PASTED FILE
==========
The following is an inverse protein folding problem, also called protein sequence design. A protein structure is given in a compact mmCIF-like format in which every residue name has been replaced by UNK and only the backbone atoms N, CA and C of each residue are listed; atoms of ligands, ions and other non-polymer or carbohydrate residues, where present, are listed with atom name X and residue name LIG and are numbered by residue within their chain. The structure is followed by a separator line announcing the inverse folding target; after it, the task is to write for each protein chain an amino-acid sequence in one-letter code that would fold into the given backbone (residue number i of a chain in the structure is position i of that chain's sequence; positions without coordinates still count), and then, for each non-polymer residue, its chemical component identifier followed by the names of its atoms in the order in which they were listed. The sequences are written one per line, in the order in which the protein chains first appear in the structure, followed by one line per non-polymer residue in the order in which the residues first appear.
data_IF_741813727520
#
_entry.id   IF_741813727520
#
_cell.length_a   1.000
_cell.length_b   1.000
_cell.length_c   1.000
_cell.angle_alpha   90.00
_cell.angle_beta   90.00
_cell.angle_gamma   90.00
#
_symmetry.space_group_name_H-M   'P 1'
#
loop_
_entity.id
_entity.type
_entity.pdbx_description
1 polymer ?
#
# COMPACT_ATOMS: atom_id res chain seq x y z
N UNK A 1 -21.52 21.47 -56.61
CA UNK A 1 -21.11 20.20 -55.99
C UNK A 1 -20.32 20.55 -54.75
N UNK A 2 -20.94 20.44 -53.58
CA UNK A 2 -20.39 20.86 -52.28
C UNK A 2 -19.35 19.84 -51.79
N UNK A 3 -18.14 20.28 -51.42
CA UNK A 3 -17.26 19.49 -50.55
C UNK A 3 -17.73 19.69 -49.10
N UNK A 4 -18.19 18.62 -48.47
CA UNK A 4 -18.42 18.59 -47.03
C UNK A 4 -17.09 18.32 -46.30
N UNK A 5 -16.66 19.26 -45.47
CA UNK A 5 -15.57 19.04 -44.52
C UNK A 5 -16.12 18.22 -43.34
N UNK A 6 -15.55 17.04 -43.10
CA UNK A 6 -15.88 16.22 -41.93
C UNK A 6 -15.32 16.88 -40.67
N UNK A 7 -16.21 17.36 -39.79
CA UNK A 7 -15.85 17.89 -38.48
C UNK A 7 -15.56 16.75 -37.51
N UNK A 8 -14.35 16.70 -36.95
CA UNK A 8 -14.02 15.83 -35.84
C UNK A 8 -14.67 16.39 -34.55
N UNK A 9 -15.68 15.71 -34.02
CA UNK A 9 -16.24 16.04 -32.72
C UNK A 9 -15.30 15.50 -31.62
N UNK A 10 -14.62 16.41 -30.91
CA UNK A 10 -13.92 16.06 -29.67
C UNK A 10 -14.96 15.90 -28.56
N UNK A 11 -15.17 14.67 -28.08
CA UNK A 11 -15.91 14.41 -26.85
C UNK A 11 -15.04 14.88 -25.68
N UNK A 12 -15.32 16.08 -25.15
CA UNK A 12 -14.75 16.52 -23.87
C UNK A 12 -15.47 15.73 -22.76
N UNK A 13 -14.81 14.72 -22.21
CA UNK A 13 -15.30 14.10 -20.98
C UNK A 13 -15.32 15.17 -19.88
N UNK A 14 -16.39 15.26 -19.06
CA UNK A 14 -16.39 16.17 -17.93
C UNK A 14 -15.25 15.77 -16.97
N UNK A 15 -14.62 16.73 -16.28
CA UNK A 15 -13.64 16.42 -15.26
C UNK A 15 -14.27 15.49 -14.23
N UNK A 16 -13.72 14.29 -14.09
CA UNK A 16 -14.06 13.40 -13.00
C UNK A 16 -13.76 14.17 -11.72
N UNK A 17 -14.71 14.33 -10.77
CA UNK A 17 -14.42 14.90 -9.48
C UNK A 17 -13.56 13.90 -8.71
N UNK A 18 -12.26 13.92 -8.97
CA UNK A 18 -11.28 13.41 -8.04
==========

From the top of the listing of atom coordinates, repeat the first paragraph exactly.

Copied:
The following is an inverse protein folding problem, also called protein sequence design. A protein structure is given in a compact mmCIF-like format in which every residue name has been replaced by UNK and only the backbone atoms N, CA and C of each residue are listed; atoms of ligands, ions and other non-polymer or carbohydrate residues, where present, are listed with atom name X and residue name LIG and are numbered by residue within their chain. The structure is followed by a separator line announcing the inverse folding target; after it, the task is to write for each protein chain an amino-acid sequence in one-letter code that would fold into the given backbone (residue number i of a chain in the structure is position i of that chain's sequence; positions without coordinates still count), and then, for each non-polymer residue, its chemical component identifier followed by the names of its atoms in the order in which they were listed. The sequences are written one per line, in the order in which the protein chains first appear in the structure, followed by one line per non-polymer residue in the order in which the residues first appear.